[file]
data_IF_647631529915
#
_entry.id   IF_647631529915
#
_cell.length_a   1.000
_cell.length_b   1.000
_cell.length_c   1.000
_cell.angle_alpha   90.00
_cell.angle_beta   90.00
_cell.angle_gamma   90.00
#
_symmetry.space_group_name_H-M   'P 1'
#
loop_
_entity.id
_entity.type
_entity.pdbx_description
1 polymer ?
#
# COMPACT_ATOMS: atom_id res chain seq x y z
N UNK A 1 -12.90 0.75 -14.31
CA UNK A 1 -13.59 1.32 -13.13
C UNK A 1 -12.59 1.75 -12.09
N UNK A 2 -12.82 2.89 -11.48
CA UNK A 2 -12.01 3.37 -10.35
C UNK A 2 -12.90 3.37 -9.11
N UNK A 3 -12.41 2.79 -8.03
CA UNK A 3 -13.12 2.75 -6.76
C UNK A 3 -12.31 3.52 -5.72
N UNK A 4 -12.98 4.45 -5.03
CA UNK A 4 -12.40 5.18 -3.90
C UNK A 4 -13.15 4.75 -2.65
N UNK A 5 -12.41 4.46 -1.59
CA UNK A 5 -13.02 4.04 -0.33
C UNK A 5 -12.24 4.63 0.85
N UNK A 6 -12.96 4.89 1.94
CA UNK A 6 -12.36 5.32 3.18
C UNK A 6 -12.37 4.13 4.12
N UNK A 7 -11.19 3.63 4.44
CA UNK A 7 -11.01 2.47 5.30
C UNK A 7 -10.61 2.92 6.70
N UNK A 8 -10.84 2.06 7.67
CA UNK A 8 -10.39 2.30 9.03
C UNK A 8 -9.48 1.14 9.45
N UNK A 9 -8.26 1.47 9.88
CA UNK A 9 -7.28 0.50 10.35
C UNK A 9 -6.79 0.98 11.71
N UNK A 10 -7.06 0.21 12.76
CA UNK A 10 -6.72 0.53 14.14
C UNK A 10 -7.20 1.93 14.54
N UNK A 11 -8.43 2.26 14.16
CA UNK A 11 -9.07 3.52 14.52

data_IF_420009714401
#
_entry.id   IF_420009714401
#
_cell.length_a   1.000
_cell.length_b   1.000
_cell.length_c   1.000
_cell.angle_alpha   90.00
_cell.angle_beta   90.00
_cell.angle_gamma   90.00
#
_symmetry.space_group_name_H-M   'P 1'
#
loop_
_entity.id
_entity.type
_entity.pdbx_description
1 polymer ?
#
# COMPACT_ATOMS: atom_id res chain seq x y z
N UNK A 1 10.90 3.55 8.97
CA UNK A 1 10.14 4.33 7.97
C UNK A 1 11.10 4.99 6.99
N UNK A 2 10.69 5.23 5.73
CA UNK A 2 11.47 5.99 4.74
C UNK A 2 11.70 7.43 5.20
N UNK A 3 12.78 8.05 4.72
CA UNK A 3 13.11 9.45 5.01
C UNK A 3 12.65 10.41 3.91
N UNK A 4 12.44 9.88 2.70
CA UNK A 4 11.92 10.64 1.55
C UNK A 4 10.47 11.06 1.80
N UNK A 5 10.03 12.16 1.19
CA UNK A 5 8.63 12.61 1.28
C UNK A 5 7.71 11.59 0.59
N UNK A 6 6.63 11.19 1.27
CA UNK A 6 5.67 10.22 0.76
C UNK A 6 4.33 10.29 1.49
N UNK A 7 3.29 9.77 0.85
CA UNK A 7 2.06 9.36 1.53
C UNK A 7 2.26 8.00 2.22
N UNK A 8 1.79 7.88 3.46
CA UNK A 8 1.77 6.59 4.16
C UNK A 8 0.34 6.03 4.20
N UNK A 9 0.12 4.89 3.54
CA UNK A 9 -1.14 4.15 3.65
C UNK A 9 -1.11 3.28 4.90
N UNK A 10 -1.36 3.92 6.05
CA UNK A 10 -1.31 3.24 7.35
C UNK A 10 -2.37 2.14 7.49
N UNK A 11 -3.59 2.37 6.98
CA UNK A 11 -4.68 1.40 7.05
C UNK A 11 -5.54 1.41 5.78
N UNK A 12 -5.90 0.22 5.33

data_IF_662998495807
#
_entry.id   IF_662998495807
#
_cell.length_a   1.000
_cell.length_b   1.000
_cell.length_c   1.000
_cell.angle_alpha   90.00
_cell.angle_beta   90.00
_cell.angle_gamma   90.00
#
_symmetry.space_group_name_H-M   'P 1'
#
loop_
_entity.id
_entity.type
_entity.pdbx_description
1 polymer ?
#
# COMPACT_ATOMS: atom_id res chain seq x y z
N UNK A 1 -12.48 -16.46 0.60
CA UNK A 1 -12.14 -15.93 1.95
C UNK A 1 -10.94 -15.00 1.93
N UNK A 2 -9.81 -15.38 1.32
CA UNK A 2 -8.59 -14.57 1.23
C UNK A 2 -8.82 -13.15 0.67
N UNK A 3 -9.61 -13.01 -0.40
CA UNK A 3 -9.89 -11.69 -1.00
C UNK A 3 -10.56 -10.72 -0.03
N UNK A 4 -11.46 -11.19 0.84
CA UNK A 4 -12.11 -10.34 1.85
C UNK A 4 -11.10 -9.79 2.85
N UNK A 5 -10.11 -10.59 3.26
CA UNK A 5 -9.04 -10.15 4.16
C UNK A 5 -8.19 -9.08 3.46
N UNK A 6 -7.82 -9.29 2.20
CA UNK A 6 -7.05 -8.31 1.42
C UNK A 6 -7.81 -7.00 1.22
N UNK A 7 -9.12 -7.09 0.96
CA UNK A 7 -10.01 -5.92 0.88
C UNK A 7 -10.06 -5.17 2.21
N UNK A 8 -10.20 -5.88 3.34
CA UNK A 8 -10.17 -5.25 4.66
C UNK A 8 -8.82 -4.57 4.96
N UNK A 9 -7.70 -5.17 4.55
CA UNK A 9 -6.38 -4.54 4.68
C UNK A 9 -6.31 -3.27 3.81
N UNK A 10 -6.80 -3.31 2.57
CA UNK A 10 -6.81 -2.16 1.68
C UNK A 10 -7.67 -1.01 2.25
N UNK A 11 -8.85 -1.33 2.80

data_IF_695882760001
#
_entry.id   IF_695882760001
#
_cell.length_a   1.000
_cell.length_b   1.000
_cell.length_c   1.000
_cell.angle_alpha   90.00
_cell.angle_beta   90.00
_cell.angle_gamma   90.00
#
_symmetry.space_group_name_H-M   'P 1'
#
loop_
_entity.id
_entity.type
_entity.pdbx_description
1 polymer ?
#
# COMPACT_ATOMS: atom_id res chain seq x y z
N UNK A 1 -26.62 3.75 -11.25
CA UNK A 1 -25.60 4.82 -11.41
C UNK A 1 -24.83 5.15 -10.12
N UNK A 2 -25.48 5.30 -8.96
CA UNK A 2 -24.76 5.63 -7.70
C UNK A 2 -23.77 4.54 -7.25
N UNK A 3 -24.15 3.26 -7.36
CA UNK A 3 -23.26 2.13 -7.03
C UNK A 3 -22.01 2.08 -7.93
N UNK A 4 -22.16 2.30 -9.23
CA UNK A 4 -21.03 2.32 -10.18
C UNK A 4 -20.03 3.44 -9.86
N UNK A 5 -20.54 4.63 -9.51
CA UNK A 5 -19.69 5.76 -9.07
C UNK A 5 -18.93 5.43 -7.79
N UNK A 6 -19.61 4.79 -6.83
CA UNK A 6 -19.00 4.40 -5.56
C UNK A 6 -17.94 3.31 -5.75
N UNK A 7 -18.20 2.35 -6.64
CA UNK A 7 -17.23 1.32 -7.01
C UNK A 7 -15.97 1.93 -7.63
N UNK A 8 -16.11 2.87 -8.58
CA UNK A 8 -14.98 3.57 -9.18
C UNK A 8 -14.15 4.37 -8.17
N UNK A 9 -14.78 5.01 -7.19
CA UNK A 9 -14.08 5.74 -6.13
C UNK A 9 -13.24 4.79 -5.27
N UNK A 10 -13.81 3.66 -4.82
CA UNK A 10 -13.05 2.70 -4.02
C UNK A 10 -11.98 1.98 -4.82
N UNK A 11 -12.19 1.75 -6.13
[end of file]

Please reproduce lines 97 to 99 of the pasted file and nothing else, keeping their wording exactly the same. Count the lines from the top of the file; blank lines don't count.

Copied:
N UNK A 9 0.12 4.89 3.54
CA UNK A 9 -1.14 4.15 3.65
C UNK A 9 -1.11 3.28 4.90